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Amendment VIII



Document 3

Montesquieu, Spirit of Laws, bk. 6, CHS. 12, 16

1748

12.--Of the Power of Punishments

Experience shows that in countries remarkable for the lenity of their laws the spirit of the inhabitants is as much affected by slight penalties as in other countries by severer punishments.

If an inconvenience or abuse arises in the state, a violent government endeavors suddenly to redress it; and instead of putting the old laws in execution, it establishes some cruel punishment, which instantly puts a stop to the evil. But the spring of government hereby loses its elasticity; the imagination grows accustomed to the severe as well as the milder punishment; and as the fear of the latter diminishes, they are soon obliged in every case to have recourse to the former. Robberies on the highway became common in some countries; in order to remedy this evil, they invented the punishment of breaking upon the wheel, the terror of which put a stop for a while to this mischievous practice. But soon after robberies on the highways became as common as ever.

Desertion in our days has grown to a very great height; in consequence of which it was judged proper to punish those delinquents with death; and yet their number did not diminish. The reason is very natural: a soldier accustomed to venture his life, despises, or affects to despise, the danger of losing it. He is habituated to the fear of shame; it would have been therefore much better to have continued a punishment which branded him with infamy for life; the penalty was pretended to be increased, while it really diminished.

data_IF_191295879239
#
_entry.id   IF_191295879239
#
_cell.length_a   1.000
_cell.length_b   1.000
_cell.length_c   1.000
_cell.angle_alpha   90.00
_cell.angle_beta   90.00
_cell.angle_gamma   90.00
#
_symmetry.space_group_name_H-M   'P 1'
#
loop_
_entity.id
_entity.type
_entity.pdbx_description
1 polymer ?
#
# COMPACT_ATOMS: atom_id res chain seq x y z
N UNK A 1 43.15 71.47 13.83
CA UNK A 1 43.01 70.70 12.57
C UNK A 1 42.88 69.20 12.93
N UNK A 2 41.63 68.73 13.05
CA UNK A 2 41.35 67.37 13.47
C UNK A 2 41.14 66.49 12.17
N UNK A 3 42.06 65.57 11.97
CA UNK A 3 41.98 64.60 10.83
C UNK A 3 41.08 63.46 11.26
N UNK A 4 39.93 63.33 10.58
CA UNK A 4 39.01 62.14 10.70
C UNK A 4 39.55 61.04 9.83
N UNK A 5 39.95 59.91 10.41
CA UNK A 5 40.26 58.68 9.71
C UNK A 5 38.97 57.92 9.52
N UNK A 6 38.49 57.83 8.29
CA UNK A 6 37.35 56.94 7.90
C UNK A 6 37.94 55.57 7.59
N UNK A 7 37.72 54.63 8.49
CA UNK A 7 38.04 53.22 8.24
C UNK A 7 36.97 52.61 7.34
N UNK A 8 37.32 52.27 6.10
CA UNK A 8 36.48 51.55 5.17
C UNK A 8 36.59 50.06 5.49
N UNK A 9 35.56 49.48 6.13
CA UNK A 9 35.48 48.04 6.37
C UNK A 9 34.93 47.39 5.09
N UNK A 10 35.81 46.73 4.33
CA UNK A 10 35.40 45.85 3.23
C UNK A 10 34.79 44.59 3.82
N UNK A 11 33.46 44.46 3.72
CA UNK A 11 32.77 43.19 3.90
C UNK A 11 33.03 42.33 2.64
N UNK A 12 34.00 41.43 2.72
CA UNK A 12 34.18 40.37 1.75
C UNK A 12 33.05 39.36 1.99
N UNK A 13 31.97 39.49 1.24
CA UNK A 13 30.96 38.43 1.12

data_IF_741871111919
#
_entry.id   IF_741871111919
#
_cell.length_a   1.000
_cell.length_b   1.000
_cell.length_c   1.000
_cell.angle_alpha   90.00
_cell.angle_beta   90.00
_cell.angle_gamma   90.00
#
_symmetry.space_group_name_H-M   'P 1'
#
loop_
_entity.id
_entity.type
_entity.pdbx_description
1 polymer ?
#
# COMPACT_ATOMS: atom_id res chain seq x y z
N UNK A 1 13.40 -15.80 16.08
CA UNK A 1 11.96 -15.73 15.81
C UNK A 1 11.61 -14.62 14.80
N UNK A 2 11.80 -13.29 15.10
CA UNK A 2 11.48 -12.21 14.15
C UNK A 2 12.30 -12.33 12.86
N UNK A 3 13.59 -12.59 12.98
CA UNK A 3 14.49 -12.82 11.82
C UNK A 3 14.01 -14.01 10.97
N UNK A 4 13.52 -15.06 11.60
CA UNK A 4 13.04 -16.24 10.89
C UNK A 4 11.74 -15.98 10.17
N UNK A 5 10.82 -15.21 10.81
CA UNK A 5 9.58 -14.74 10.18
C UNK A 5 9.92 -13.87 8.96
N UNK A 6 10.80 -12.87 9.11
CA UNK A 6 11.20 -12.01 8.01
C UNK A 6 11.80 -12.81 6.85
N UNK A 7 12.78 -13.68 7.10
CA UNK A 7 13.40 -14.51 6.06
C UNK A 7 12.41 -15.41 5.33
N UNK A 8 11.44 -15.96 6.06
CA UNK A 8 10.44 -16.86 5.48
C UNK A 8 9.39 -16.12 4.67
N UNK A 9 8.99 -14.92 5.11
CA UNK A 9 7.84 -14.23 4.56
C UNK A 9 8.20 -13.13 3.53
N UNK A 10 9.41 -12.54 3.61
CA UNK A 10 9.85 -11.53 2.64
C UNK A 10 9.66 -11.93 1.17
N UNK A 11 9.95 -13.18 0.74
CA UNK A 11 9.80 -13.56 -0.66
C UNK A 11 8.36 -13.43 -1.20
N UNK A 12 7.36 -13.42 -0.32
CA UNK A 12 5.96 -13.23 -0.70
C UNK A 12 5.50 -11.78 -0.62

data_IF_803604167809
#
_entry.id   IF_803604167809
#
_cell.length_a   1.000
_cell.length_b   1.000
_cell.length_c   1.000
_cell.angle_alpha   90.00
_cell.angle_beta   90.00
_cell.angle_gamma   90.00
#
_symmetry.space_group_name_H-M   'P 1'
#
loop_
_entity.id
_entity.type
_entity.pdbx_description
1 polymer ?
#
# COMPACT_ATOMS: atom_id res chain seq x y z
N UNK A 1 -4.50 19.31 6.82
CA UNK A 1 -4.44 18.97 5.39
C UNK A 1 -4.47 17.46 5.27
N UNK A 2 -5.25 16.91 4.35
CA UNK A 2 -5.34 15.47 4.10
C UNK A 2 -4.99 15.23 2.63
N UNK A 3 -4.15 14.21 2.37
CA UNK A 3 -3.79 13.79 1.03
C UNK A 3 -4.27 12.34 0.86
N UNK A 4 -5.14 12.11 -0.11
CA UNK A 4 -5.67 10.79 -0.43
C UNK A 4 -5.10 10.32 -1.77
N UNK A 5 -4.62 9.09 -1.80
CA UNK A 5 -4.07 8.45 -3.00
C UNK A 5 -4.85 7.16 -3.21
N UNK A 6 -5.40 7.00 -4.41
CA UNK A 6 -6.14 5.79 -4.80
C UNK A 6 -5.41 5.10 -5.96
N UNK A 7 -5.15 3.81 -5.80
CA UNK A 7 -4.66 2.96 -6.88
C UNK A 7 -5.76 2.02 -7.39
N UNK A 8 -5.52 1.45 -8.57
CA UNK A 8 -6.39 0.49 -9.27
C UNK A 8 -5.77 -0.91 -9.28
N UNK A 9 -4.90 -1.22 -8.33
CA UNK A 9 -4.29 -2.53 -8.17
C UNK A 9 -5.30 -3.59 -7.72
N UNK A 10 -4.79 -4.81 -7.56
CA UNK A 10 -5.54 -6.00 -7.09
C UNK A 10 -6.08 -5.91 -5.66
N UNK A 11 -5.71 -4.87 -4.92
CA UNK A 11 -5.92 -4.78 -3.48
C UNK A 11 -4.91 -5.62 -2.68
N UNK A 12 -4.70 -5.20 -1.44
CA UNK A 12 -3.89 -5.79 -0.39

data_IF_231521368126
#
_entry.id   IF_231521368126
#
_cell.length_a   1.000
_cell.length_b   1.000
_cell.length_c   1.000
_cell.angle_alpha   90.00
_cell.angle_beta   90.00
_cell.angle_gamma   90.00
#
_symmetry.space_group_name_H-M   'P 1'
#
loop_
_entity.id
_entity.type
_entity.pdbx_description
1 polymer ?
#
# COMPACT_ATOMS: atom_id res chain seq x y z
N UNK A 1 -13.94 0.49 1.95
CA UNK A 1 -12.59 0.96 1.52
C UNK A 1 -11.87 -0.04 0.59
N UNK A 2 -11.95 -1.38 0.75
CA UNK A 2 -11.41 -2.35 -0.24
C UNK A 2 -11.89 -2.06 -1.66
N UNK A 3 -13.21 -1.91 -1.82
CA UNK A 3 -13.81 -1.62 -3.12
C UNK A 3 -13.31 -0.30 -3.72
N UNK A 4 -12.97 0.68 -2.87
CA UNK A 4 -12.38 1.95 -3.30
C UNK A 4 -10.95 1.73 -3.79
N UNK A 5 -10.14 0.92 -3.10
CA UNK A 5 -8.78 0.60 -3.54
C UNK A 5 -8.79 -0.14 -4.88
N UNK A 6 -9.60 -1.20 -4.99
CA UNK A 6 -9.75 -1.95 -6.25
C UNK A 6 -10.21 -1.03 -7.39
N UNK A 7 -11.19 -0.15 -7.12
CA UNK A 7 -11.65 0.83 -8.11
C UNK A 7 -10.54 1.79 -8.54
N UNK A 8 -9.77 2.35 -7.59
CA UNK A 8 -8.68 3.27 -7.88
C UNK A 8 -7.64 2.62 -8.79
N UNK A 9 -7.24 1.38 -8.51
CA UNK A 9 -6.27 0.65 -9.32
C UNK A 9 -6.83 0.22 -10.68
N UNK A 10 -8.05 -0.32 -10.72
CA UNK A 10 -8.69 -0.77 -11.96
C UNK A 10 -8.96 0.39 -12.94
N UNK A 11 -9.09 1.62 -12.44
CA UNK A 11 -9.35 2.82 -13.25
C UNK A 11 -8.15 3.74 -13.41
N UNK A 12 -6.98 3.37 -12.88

Mankind must not be governed with too much severity; we ought to make a prudent use of the means which nature has given us to conduct them. If we inquire into the cause of all human corruptions, we shall find that they proceed from the impunity of criminals, and not from the moderation of punishments.

Let us follow nature, who has given shame to man for his scourge; and let the heaviest part of the punishment be the infamy attending it.

But if there be some countries where shame is not a consequence of punishment, this must be owing to tyranny, which has inflicted the same penalties on villains and honest men.

And if there are others where men are deterred only by cruel punishments, we may be sure that this must, in a great measure, arise from the violence of the government which has used such penalties for slight transgressions.

It often happens that a legislator, desirous of remedying an abuse, thinks of nothing else; his eyes are open only to this object, and shut to its inconveniences. When the abuse is redressed, you see only the severity of the legislator; yet there remains an evil in the state that has sprung from this severity; the minds of the people are corrupted, and become habituated to despotism.

Lysander having obtained a victory over the Athenians, the prisoners were ordered to be tried, in consequence of an accusation brought against that nation of having thrown all the captives of two galleys down a precipice, and of having resolved in full assembly to cut off the hands of those whom they should chance to make prisoners. The Athenians were therefore all massacred, except Adymantes, who had opposed this decree. Lysander reproached Phylocles, before he was put to death, with having depraved the people's minds, and given lessons of cruelty to all Greece.